Society has officially gone so far down the rabbit hole that it’ll never crawl back out. We’ve reached a point at which helping an accident victim can get you sued by the victim or his family. Helping a little old lady across the street can get you arrested for “touching her”. You’ll laugh, but if I encounter an injured hiker or other visitor in one of the parks at which I’m employed, I’m required (for legal reasons) to ask permission to touch him/her before assisting.

I’ve done a lot of joking on this blog about why I love Golden Age comic books. I guess one of the real reasons I love them is because I respect and admire the civic-mindedness of the people of that era, whom Tom Brokaw has sappily, but not inaccurately, named “the greatest generation”. My dad was a WWII airman, decorated many times. He didn’t much care for the experience; asking him about it would receive a stony silence in reply, a sort of “grim resolve” which is familiar to readers of the comics of the era. Men of my father’s time didn’t make a big deal out of doing the job — they just got the damned job done. Mom, on the other hand, was never reluctant to talk about her experiences of the war years; she was a proud “Rosie the Riveter”, working in a manufacturing plant cranking out bombers for the air forces (yes, there was more than one air force in those days). She lost part of her hearing in that job; she worked in cramped quarters in the tail section of the bombers and, as a rivet was driven in from outside the plane, her job was to bash it with a hammer from the inside. The constant hammering inside that cramped little cone caused her to suffer significant hearing loss, but Mom never complained; she was proud of her work and service, considering it one of the finest times of her life.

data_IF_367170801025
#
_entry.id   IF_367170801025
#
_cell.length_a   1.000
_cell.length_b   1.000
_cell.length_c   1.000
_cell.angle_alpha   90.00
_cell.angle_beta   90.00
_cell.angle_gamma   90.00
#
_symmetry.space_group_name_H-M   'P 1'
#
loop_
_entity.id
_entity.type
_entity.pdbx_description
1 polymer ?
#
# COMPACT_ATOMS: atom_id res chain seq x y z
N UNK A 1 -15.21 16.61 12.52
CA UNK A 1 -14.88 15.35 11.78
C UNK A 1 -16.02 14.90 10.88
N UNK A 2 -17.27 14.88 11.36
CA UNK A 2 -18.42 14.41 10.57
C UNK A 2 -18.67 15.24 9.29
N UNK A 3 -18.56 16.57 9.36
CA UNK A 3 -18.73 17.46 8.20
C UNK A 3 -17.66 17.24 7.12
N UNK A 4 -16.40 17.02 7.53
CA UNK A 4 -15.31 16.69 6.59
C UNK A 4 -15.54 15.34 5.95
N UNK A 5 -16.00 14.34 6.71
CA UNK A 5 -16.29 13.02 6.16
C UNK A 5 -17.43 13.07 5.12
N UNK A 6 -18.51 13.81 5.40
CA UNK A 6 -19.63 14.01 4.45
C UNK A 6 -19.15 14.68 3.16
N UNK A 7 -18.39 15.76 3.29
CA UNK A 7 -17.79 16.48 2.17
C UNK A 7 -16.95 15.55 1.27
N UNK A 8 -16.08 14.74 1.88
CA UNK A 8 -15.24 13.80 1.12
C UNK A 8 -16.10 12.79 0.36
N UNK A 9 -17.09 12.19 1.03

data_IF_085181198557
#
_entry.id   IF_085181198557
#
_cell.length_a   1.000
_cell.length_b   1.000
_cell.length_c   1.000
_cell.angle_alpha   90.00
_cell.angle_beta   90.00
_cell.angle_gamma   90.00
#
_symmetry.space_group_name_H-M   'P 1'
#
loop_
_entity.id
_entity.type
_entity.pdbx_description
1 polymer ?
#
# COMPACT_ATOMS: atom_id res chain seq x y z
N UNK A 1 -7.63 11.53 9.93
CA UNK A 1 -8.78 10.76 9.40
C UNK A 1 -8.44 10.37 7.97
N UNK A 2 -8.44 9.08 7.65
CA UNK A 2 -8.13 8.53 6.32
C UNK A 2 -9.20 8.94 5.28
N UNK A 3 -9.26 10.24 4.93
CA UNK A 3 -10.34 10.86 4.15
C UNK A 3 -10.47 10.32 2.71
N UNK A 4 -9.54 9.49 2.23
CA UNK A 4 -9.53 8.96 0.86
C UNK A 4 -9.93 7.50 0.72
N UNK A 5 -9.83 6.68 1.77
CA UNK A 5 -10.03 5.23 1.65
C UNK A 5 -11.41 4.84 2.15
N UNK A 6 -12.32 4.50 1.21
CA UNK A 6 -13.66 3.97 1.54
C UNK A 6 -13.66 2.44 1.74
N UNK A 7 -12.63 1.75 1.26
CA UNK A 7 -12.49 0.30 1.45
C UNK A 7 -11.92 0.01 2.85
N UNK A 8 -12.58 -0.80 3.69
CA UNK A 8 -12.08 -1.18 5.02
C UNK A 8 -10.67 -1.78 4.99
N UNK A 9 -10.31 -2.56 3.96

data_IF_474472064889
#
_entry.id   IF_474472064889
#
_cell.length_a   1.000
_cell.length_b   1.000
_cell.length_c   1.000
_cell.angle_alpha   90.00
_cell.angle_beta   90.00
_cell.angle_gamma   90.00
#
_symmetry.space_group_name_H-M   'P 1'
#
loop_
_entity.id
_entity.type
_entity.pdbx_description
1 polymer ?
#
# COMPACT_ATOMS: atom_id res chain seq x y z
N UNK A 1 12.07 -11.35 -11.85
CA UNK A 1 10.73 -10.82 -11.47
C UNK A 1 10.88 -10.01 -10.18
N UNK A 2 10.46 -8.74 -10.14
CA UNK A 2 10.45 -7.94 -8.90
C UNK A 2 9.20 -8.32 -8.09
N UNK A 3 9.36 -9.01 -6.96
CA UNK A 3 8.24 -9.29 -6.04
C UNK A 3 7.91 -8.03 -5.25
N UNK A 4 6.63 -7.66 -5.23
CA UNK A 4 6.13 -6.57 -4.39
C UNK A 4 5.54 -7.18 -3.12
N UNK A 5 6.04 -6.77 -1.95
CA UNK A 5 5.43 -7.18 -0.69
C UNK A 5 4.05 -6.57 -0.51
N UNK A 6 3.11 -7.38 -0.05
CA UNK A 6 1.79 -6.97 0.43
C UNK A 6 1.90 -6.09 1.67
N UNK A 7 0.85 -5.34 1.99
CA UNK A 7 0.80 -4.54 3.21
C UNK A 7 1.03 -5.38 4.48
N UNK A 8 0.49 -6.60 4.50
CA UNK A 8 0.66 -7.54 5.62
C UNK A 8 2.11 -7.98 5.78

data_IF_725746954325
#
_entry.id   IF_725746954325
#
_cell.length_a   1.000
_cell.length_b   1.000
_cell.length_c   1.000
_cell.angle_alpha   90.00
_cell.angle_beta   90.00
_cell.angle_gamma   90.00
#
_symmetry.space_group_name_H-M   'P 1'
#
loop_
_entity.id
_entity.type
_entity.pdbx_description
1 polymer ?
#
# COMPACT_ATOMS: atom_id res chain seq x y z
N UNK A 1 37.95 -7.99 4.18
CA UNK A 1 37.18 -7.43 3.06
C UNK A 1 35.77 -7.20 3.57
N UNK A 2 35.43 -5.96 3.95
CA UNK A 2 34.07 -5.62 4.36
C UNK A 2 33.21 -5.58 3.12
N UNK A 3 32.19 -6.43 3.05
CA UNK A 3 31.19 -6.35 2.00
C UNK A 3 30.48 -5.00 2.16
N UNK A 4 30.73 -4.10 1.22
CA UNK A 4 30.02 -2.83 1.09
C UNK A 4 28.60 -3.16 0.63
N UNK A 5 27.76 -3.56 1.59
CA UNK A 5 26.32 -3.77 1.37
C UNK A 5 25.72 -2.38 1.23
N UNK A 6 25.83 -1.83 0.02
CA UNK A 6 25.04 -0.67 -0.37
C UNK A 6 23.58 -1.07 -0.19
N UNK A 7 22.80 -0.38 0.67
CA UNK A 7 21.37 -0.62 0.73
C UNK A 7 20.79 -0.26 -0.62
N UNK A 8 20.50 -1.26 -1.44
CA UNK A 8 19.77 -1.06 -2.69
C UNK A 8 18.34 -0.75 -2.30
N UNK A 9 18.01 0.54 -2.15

I could go on and on (as I have quite a few friends and acquaintances who grew up in the period from 1930 to 1950), but the common thread here is that many of these folks grew up with a strong sense of ethics and a willingness (a sense of duty, really) to serve their communities. And, conversely, these folks also understood the meaning of gratitude and appreciation; when somebody did you a good turn, you said “thank you” and meant it. Although it’s considered hokey today, selfless deserving souls really did get honored with medals and “keys to the city” back then.

That’s a scene you’ll see time and again in 1940’s-era comic books. The hero or heroine performs a selfless act (typically saving lives or something that leads to a saving of lives, such as thwarting saboteurs, spies, or fifth columnists) and get a little bit of well-earned gratitude at the end of the tale. They don’t do it for the gratitude (an accusation which some critics of the genre cynically make today); back then, people weren’t nearly as reluctant to say “thanks” and “you’re welcome” as they seem to be today. The hero or heroine would perform the selfless act because it’s the right thing to do, and get a “thank you” in return because that, too, is just the right thing to do.